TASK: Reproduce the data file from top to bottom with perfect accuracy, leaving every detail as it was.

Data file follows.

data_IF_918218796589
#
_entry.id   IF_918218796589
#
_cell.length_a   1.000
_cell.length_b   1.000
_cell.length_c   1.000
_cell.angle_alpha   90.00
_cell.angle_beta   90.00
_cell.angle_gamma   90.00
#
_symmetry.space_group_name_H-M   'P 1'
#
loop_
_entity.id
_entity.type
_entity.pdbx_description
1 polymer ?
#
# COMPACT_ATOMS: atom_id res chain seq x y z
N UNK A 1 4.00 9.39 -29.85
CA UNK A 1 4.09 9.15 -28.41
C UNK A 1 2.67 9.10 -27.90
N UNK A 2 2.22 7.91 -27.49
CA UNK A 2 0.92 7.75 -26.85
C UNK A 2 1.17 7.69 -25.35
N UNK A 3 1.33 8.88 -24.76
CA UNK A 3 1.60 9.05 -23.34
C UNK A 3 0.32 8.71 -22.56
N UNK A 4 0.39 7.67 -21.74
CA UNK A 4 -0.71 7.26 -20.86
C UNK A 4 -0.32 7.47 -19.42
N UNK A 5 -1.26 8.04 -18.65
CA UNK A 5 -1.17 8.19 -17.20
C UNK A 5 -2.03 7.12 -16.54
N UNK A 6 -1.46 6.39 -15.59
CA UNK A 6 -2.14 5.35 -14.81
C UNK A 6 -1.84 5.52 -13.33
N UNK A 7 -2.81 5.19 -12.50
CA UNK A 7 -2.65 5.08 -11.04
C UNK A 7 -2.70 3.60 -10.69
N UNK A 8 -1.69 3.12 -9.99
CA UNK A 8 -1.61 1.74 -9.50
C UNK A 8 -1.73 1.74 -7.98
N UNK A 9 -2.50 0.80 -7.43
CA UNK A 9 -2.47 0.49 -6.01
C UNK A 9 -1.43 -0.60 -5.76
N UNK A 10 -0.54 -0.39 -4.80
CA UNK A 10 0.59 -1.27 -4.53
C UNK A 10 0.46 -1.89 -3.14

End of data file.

data_IF_918218796589
#
_entry.id   IF_918218796589
#
_cell.length_a   1.000
_cell.length_b   1.000
_cell.length_c   1.000
_cell.angle_alpha   90.00
_cell.angle_beta   90.00
_cell.angle_gamma   90.00
#
_symmetry.space_group_name_H-M   'P 1'
#
loop_
_entity.id
_entity.type
_entity.pdbx_description
1 polymer ?
#
# COMPACT_ATOMS: atom_id res chain seq x y z
N UNK A 1 4.00 9.39 -29.85
CA UNK A 1 4.09 9.15 -28.41
C UNK A 1 2.67 9.10 -27.90
N UNK A 2 2.22 7.91 -27.49
CA UNK A 2 0.92 7.75 -26.85
C UNK A 2 1.17 7.69 -25.35
N UNK A 3 1.33 8.88 -24.76
CA UNK A 3 1.60 9.05 -23.34
C UNK A 3 0.32 8.71 -22.56
N UNK A 4 0.39 7.67 -21.74
CA UNK A 4 -0.71 7.26 -20.86
C UNK A 4 -0.32 7.47 -19.42
N UNK A 5 -1.26 8.04 -18.65
CA UNK A 5 -1.17 8.19 -17.20
C UNK A 5 -2.03 7.12 -16.54
N UNK A 6 -1.46 6.39 -15.59
CA UNK A 6 -2.14 5.35 -14.81
C UNK A 6 -1.84 5.52 -13.33
N UNK A 7 -2.81 5.19 -12.50
CA UNK A 7 -2.65 5.08 -11.04
C UNK A 7 -2.70 3.60 -10.69
N UNK A 8 -1.69 3.12 -9.99
CA UNK A 8 -1.61 1.74 -9.50
C UNK A 8 -1.73 1.74 -7.98
N UNK A 9 -2.50 0.80 -7.43
CA UNK A 9 -2.47 0.49 -6.01
C UNK A 9 -1.43 -0.60 -5.76
N UNK A 10 -0.54 -0.39 -4.80
CA UNK A 10 0.59 -1.27 -4.53
C UNK A 10 0.46 -1.89 -3.14